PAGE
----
Lumberjack the Monster (2023)

Rating: C+

Dir: Takashi Miike
Star: Kazuya Kamenashi, Nanao, Shota Sometani, Shido Nakamura

The return of Miike to the horror genre, after a decade or so away, got dumped on Netflix without absolutely zero fanfare [even less than the surprise arrival of Godzilla Minus One]. I can kinda see why; how the hell do you market a film where all the lead characters may be psychopaths? Admittedly, in at least some cases these might be artificially created ones, the legacy of a horrendous set of child abductions and medical experiments, thirty-odd years ago. Now, we have someone, wearing the titular costume (top), smashing people’s heads open, in order to get the neuro-chip which turned them into psychopaths. Unsurprisingly, it takes the cops quite a while to figure out this bizarre scenario. 

Somewhat ahead of them is Akira Ninomiya, a lawyer with one of those chips, but who is quite content in his lot. He hangs out with doctor pal Kuro Sugitani (Sometani), a “natural born psycho” with a fondness for unethical research himself. Meanwhile, the police investigation is headed by profiler Arashiko Toshiro (Nanao), who has no qualms about ignoring procedure, e.g. to get her hands on Ninomiya’s medical records. As they dig into the survivors of the abductions, attention focuses on Takeshi Kenmochi (Nakamura), who was previously the suspect in his wife’s “accidental” death. But Toshiro is more than willing to let Ninomiya lead authorities to the killer, since he is unfettered by any legal niceties – or morality – in his own investigation. 

The concept of a psychopath taking out other psychopaths is a good one, and the film does well at putting you inside the hear of these characters. You may not necessarily agree with their actions, yet it’s always possible to see where they’re coming from, and motives behind them. You’ll find yourself wondering about moral questions: if you were a psycho, and surgery was available to “correct” your personality, would you take it? However, if you have come to this expecting the excessive Miike from the likes of Ichii the Killer, you are going to be disappointed. Outside of some early moments which suggest a concerning epidemic of high blood-pressure among the Japanese, there’s not the gonzo sense anything could happen at any time.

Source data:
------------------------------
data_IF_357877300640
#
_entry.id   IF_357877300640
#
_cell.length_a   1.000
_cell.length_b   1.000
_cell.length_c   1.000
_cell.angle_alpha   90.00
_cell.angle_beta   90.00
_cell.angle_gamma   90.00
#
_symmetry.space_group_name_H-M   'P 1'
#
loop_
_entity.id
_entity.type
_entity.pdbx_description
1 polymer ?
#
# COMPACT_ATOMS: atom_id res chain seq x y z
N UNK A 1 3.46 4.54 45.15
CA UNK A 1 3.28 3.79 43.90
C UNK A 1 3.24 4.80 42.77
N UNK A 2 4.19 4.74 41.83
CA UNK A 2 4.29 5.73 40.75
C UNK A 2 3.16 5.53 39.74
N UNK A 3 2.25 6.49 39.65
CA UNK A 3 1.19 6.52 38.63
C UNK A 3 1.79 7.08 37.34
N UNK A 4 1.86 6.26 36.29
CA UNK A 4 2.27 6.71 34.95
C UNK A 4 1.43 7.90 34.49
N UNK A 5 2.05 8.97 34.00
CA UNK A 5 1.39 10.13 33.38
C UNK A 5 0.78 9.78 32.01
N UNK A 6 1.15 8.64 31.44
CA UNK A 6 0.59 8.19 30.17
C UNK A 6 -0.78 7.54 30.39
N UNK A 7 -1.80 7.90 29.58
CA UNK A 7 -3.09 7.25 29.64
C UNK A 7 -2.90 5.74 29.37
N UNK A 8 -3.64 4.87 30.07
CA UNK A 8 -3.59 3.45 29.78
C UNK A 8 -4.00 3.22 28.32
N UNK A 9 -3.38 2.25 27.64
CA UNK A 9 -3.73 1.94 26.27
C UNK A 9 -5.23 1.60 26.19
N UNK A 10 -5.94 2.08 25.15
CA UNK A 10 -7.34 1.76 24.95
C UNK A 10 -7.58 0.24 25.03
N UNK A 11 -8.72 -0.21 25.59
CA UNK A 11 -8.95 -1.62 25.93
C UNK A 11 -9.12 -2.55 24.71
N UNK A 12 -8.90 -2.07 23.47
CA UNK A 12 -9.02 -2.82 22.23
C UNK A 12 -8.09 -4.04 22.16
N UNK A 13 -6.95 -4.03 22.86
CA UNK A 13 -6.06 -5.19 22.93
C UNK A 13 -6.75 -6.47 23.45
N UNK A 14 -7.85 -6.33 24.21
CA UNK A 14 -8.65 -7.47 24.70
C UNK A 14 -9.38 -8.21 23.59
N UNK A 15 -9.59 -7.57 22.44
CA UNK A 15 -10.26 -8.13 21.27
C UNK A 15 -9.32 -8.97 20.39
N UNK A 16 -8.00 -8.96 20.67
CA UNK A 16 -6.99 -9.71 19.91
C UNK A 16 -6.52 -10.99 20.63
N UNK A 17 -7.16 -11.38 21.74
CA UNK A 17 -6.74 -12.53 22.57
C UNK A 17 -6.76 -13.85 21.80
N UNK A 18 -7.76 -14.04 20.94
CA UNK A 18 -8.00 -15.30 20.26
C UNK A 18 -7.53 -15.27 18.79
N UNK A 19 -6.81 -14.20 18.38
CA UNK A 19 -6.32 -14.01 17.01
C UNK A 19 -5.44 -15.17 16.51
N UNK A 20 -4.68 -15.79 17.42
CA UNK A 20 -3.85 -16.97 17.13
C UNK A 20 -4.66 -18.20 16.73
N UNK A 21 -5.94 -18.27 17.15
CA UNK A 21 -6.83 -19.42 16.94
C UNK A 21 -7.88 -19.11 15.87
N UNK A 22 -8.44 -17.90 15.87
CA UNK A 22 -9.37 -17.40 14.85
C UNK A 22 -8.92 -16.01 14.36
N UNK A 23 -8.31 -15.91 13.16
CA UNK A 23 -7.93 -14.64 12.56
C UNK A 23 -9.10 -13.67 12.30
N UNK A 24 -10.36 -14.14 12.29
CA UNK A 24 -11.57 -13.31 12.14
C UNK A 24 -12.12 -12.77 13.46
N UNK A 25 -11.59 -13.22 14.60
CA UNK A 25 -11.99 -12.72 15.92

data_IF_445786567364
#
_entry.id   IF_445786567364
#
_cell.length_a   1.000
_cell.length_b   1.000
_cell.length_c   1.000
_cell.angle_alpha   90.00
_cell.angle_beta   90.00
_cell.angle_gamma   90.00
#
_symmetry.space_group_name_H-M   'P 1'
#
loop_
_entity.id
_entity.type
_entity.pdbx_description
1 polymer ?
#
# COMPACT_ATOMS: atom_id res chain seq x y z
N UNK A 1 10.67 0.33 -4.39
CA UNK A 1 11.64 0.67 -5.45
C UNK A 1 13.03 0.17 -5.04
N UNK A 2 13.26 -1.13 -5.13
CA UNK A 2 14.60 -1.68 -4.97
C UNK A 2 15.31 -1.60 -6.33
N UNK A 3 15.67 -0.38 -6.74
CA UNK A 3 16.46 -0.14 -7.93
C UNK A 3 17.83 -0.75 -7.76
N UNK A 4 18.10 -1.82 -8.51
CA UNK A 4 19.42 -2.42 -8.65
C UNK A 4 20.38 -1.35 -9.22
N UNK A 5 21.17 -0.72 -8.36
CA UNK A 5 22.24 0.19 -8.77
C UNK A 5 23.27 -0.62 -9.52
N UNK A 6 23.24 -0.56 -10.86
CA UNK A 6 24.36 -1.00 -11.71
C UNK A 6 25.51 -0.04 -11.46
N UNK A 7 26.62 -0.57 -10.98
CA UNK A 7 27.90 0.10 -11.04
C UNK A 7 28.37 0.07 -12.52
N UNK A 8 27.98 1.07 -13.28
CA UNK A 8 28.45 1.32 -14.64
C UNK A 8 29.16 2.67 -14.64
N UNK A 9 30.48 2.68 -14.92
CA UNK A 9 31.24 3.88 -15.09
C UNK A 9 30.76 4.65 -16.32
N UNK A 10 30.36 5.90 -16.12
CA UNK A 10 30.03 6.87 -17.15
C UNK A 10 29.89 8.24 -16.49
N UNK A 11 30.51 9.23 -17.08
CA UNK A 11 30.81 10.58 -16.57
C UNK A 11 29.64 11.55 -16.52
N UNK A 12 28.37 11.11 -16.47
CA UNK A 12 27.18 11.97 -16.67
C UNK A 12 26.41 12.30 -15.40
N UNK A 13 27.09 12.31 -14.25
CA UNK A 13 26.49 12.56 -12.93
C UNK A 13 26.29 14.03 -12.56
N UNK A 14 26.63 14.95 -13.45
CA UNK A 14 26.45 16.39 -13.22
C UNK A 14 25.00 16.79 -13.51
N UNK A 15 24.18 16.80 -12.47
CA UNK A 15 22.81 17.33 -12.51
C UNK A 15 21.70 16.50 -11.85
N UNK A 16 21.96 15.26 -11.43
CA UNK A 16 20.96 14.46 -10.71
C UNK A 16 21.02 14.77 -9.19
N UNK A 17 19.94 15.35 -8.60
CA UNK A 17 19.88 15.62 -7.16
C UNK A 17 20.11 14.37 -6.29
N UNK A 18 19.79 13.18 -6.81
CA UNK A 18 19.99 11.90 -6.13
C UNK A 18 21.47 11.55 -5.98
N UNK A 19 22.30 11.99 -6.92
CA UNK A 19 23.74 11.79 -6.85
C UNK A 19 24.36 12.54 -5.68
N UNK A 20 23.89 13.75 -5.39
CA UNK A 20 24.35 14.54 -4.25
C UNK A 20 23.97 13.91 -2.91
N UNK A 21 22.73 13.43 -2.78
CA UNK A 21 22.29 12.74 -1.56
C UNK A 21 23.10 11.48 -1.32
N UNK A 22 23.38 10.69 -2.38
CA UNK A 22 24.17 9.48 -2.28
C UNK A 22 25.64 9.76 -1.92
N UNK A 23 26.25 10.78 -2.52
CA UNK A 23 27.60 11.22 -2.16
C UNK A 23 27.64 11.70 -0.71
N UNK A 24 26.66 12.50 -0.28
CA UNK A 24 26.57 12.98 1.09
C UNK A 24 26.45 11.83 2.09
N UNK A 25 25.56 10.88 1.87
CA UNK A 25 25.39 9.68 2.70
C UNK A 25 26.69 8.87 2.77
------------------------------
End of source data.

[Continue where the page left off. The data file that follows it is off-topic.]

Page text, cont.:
That isn’t necessarily a problem. I’ve seen enough Miike films to appreciate his skills are not just in the cinema of the extreme. However, there isn’t too much else to stick in your mind, once you get past the basic scenario. None of the performances are remarkable, though all are competent. Ninomiya is very much cut from the Patrick Bateman mould of psychopaths. He looks more like he could be in a boy band, rather than someone with a passion for murder, good though he clearly is at suppressing his emotions. I think focusing on his development and transformation might have been more productive, instead of a rather implausible killing spree. While a decent watch, if you said this was very much Miike in Netflix Original mode, I wouldn’t argue with you.